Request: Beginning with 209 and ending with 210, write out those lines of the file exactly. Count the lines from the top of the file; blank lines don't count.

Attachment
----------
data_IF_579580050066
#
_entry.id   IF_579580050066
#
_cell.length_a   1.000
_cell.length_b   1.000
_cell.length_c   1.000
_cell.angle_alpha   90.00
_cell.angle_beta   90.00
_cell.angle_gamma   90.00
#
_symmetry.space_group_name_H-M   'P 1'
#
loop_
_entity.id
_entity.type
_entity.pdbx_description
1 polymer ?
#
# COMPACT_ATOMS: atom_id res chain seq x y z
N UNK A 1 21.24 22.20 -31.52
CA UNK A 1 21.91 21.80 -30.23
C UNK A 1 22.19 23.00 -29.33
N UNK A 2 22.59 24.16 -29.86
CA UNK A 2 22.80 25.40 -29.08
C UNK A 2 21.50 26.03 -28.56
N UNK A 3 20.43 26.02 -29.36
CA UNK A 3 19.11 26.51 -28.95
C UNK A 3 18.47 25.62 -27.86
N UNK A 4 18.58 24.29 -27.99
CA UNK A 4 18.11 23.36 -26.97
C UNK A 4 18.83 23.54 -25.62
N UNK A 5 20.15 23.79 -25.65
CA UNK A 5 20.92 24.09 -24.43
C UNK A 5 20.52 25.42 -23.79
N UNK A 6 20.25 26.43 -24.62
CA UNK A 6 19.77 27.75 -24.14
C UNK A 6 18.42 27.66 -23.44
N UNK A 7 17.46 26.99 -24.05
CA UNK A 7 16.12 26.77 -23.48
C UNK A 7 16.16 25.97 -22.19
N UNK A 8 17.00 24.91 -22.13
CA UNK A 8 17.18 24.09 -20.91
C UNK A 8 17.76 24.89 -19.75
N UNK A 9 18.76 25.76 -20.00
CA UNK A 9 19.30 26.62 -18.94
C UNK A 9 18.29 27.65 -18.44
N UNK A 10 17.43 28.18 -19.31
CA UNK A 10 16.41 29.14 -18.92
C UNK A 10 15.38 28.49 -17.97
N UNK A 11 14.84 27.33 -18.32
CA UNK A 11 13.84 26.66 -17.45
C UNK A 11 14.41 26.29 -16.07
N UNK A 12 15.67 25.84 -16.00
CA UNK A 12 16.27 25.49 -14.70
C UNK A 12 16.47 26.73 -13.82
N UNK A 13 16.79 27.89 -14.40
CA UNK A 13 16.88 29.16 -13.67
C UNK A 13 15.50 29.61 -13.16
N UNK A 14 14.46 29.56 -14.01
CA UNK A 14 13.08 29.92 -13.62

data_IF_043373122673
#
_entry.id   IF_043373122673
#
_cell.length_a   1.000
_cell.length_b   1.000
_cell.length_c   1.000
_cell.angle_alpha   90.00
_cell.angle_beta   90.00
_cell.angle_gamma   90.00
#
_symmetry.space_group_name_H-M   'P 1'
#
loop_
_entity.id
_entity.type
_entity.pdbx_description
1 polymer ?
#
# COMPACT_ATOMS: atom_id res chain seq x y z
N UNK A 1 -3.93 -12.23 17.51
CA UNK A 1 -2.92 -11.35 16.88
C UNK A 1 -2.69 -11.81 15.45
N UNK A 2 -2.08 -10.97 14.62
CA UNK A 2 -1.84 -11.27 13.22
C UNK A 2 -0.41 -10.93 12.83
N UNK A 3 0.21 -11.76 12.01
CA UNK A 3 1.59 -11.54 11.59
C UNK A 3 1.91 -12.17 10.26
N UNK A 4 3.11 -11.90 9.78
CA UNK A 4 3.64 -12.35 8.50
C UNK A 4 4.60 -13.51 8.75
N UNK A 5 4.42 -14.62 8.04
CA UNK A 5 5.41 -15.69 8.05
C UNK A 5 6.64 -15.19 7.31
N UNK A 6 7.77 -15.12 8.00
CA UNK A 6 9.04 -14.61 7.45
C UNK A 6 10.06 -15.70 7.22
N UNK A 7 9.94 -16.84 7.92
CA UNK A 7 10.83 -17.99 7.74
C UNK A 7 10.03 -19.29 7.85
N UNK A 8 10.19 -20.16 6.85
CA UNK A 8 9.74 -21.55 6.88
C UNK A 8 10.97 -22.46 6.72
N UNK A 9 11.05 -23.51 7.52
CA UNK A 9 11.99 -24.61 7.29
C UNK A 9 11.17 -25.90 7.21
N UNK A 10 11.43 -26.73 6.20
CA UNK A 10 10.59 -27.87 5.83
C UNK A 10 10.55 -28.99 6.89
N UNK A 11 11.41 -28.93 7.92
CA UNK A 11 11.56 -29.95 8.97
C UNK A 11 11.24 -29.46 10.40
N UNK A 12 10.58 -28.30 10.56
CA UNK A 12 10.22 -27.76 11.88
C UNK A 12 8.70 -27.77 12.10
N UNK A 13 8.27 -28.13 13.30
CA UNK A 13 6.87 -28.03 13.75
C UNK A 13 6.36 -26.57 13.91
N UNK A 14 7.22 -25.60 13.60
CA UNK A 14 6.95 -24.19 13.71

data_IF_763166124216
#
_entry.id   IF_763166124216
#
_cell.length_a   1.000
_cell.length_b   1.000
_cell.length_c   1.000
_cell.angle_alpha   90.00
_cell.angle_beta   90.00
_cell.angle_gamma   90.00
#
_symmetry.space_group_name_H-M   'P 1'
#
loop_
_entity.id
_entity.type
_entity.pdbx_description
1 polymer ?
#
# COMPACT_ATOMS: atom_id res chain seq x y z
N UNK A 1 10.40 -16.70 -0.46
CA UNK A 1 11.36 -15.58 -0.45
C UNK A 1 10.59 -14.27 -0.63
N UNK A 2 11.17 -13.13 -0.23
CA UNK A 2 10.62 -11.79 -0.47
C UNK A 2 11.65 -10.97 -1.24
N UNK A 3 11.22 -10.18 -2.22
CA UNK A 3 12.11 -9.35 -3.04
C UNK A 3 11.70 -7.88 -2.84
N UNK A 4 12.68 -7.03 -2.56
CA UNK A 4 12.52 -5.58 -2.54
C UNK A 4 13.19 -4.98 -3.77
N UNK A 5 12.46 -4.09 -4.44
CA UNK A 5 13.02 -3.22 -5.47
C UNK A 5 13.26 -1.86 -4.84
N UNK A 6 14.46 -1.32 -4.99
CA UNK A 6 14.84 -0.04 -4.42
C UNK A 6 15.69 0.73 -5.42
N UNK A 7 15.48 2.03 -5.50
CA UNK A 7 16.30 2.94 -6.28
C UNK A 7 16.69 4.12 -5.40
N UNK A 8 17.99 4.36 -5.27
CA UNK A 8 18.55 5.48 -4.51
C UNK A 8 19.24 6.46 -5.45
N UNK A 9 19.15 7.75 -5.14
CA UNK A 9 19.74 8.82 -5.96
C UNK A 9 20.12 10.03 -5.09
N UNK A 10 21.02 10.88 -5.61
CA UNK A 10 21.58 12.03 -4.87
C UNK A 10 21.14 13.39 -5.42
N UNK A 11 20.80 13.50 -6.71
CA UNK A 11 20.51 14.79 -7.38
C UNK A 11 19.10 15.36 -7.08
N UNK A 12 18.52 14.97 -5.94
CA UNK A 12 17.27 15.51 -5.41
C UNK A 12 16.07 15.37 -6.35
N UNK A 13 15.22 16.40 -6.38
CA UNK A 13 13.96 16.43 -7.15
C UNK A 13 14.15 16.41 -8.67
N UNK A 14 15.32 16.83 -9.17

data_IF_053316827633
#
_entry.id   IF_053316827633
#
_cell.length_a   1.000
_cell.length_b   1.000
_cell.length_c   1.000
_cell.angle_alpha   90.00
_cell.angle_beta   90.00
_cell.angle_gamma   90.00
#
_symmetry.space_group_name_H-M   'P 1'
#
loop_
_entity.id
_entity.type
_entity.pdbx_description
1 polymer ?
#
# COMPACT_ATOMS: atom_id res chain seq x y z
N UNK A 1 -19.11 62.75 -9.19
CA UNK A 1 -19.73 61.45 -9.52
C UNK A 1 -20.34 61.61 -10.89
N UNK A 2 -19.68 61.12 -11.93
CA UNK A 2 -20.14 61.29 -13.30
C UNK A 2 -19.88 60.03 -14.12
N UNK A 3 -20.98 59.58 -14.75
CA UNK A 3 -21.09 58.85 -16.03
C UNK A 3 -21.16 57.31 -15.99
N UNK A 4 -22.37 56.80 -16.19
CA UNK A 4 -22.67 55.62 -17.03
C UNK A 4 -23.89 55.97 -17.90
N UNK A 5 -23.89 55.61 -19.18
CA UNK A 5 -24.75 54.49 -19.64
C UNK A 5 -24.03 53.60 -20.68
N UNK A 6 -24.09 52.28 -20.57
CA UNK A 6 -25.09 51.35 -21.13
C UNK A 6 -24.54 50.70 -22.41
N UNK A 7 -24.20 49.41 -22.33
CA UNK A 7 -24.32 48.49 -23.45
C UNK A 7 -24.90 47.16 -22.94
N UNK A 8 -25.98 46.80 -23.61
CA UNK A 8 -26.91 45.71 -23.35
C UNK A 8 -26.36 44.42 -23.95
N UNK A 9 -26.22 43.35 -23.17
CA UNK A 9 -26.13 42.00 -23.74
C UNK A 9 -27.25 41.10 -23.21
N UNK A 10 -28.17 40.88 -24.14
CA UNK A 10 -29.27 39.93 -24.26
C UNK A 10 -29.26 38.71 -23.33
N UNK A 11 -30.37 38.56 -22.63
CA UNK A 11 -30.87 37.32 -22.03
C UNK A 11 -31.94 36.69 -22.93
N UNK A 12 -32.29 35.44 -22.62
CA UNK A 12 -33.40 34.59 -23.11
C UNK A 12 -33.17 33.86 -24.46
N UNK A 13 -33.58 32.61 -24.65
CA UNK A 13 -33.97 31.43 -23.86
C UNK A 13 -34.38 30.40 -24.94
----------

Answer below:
N UNK A 3 -20.98 59.58 -14.75
CA UNK A 3 -21.09 58.85 -16.03